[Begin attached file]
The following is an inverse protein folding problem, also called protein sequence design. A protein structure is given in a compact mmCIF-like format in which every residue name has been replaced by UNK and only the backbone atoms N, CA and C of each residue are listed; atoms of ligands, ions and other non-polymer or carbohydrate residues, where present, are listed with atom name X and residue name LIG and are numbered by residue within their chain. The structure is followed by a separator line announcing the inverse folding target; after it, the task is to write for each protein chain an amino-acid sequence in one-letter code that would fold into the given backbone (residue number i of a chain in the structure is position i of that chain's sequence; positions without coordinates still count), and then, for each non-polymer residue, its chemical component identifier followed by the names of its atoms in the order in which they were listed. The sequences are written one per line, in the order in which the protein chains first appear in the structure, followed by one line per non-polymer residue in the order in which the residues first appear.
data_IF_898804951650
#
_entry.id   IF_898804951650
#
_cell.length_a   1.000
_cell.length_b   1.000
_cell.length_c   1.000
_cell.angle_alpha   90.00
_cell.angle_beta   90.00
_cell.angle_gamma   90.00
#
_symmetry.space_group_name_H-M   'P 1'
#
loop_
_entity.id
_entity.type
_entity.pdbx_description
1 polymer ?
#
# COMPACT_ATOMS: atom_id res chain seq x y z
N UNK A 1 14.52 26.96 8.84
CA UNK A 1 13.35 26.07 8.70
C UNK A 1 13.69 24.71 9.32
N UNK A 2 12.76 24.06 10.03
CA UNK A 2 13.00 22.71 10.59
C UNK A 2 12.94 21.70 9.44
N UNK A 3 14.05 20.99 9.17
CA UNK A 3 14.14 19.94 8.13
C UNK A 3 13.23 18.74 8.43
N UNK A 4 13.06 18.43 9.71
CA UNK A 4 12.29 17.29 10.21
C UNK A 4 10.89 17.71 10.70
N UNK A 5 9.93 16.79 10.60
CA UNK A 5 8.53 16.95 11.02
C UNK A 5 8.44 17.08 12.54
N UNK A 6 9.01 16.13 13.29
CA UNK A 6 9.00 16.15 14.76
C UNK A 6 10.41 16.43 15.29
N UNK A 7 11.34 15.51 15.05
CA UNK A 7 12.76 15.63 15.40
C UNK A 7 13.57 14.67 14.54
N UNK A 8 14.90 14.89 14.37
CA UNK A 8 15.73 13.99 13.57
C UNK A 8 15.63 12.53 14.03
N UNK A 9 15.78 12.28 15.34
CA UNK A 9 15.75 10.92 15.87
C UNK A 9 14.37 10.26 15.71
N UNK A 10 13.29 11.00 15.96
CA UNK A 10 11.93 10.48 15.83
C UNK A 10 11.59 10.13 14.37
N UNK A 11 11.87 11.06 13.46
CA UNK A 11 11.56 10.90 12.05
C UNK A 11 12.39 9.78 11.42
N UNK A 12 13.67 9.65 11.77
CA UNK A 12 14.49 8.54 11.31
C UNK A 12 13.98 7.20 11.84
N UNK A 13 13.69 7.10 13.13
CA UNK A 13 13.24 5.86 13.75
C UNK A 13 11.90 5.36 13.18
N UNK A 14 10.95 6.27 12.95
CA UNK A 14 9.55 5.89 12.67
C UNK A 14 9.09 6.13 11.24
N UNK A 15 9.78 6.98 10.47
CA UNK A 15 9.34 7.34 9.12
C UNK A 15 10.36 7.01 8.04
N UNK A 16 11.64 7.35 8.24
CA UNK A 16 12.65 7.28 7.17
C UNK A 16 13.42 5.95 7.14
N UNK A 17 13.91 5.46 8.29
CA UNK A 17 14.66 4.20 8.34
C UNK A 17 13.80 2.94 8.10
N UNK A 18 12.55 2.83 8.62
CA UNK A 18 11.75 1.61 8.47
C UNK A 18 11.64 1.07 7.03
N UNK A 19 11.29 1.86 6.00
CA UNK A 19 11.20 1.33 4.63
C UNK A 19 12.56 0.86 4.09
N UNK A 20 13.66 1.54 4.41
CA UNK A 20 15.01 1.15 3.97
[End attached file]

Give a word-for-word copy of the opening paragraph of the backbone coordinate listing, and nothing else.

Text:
The following is an inverse protein folding problem, also called protein sequence design. A protein structure is given in a compact mmCIF-like format in which every residue name has been replaced by UNK and only the backbone atoms N, CA and C of each residue are listed; atoms of ligands, ions and other non-polymer or carbohydrate residues, where present, are listed with atom name X and residue name LIG and are numbered by residue within their chain. The structure is followed by a separator line announcing the inverse folding target; after it, the task is to write for each protein chain an amino-acid sequence in one-letter code that would fold into the given backbone (residue number i of a chain in the structure is position i of that chain's sequence; positions without coordinates still count), and then, for each non-polymer residue, its chemical component identifier followed by the names of its atoms in the order in which they were listed. The sequences are written one per line, in the order in which the protein chains first appear in the structure, followed by one line per non-polymer residue in the order in which the residues first appear.